Investing through what's known as a blocker corporation in Bermuda protects tax-exempt American institutions, such as pension plans, hospitals, and university endowments, from paying a 35 percent tax on what the Internal Revenue Service calls "unrelated business income" from domestic hedge funds that invest in debt, specialists say.
Kevin Madden, Romney's campaign spokesman, said there was nothing improper about the Bermuda arrangement or in Romney's investment in the Cayman fund. In neither case, Madden said, did Romney gain the ability to defer or avoid paying US taxes.
"I would disagree that these could be described as tax loopholes," he said. "These are perfectly normal and perfectly legal arrangements that American companies put together to be successful in the market."
Romney first purchased a 3.25 percent share of the Cayman fund and was listed as a "general partner (passive)" before his retirement from Bain Capital in late 2001, records show. He put his financial assets into a blind trust in January 2003, when he took office as governor of Massachusetts.
Brad Malt, who controls Romney's financial trust, said Bain Capital organized the Cayman fund to attract money from foreign institutional investors.
"This is not Mitt trying to do something strange," he said. "This is Bain trying to raise some number of billions from investors around the world."
The privately held Cayman fund does not disclose its total investment pool. But Securities and Exchange Commission records show it has invested through a Delaware partnership in a California-based network of healthcare centers, a Texas real estate group, a New Jersey phosphate manufacturer, and numerous other companies.
Romney is the wealthiest candidate running for president, with a personal fortune of as much as $250 million, according to financial disclosure forms he filed in August. His financial trust retains investments in at least 32 Bain and Sankaty equity, hedge, and debt funds, among other assets, the documents disclosed.
Under his retirement agreement, Romney retains a share of the profits at Bain Capital, as well as the right to make new investments in Bain funds through his trust, until February 2009.
Malt said he repeatedly had increased Romney's stake in the Cayman fund since 2003. He said he was unaware of the specific figures, but added that he knew he "wrote a lot of checks" and that it pays a return of 20 percent to 30 percent a year.
"Romney should not be the next president"
The Concord Monitor - Editorial
If you were building a Republican presidential candidate from a kit, imagine what pieces you might use: an athletic build, ramrod posture, Reaganesque hair, a charismatic speaking style and a crisp dark suit. You'd add a beautiful wife and family, a wildly successful business career and just enough executive government experience. You'd pour in some old GOP bromides - spending cuts and lower taxes - plus some new positions for 2008: anti-immigrant rhetoric and a focus on faith.
Add it all up and you get Mitt Romney, a disquieting figure who sure looks like the next president and most surely must be stopped.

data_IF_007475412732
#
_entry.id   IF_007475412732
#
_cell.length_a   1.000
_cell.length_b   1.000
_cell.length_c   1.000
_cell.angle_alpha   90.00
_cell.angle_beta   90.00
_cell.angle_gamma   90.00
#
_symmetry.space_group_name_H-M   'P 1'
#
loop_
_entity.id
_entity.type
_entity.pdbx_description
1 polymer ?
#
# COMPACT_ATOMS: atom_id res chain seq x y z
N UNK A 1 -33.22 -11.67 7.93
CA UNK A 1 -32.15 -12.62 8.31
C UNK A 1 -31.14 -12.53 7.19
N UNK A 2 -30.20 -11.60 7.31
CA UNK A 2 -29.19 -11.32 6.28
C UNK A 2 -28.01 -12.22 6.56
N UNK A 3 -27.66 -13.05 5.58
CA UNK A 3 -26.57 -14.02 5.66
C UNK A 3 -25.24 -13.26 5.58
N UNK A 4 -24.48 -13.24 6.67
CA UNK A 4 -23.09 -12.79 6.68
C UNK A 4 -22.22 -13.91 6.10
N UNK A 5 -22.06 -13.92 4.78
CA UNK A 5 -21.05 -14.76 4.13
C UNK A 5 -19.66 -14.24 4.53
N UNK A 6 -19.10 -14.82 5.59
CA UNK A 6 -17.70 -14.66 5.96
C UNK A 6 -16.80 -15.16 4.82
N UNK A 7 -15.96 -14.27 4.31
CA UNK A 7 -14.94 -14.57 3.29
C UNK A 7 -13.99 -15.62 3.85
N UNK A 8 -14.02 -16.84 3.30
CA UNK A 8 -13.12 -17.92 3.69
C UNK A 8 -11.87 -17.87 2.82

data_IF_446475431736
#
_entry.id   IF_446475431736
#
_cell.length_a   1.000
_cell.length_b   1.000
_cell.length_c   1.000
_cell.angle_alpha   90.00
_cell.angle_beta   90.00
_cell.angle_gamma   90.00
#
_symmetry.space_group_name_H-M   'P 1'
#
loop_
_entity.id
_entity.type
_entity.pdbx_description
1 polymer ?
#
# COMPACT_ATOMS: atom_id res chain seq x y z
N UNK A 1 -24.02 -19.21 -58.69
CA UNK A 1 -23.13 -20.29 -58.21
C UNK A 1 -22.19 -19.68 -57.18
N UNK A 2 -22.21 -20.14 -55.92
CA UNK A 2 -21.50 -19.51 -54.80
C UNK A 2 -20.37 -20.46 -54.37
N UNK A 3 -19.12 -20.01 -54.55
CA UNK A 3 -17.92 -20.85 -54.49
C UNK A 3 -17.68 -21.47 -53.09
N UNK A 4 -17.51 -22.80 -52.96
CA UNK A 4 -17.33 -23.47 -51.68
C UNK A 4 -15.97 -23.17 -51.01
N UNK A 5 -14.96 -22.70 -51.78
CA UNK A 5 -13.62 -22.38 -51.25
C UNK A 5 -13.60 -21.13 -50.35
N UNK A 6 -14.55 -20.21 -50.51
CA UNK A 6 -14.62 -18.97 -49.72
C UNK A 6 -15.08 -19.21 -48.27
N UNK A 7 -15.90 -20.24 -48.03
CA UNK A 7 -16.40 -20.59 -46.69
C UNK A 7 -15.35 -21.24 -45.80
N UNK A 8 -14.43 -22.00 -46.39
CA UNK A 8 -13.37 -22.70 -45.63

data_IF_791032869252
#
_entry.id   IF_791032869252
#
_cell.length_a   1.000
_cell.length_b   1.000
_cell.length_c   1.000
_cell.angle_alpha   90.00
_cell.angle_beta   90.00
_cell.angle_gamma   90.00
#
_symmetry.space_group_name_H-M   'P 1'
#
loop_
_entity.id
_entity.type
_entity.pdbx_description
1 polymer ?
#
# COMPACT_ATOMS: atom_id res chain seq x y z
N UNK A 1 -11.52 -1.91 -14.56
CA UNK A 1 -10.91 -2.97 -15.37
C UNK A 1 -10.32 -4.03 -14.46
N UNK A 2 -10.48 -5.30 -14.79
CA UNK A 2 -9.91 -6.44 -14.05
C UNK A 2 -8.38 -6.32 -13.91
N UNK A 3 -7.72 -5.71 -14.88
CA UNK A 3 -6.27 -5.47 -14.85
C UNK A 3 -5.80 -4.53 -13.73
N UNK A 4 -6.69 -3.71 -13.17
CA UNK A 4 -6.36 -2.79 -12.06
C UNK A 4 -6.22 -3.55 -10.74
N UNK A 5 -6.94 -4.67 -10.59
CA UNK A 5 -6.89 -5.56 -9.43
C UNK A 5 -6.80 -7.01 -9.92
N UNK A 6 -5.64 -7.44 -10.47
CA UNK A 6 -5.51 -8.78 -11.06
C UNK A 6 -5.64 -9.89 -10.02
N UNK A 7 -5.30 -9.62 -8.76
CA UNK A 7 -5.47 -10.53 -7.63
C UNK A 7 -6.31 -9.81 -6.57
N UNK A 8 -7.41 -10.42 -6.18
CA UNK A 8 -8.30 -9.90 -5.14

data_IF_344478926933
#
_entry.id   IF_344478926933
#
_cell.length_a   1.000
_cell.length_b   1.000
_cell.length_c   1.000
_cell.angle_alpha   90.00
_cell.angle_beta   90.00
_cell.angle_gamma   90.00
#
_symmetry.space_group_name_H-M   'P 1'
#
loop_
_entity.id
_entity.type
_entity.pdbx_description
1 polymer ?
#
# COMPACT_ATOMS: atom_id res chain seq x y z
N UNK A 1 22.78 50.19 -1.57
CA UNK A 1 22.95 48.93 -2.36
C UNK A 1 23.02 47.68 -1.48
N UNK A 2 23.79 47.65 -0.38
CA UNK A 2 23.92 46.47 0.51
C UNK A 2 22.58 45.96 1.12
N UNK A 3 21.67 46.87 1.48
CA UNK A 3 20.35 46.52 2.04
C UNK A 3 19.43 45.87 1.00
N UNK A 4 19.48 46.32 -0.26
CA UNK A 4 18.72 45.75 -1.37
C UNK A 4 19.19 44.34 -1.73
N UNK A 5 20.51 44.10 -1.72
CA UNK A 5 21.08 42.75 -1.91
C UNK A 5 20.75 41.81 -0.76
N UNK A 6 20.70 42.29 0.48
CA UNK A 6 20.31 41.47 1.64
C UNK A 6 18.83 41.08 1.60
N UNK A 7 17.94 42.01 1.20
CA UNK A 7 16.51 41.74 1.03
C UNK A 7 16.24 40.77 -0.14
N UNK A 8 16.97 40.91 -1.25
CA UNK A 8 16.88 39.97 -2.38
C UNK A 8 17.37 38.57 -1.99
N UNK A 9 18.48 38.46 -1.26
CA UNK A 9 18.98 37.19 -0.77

Romney's main business experience is as a management consultant, a field in which smart, fast-moving specialists often advise corporations on how to reinvent themselves. His memoir is called Turnaround - the story of his successful rescue of the 2002 Winter Olympics in Salt Lake City - but the most stunning turnaround he has engineered is his own political career.
If you followed only his tenure as governor of Massachusetts, you might imagine Romney as a pragmatic moderate with liberal positions on numerous social issues and an ability to work well with Democrats. If you followed only his campaign for president, you'd swear he was a red-meat conservative, pandering to the religious right, whatever the cost. Pay attention to both, and you're left to wonder if there's anything at all at his core.
As a candidate for the U.S. Senate in 1994, he boasted that he would be a stronger advocate of gay rights than his opponent, Ted Kennedy. These days, he makes a point of his opposition to gay marriage and adoption.
There was a time that he said he wanted to make contraception more available - and a time that he vetoed a bill to sell it over-the-counter.
The old Romney assured voters he was pro-choice on abortion. "You will not see me wavering on that," he said in 1994, and he cited the tragedy of a relative's botched illegal abortion as the reason to keep abortions safe and legal. These days, he describes himself as pro-life.
There was a time that he supported stem-cell research and cited his own wife's multiple sclerosis in explaining his thinking; such research, he reasoned, could help families like his. These days, he largely opposes it. As a candidate for governor, Romney dismissed an anti-tax pledge as a gimmick. In this race, he was the first to sign.
People can change, and intransigence is not necessarily a virtue. But Romney has yet to explain this particular set of turnarounds in a way that convinces voters they are based on anything other than his own ambition.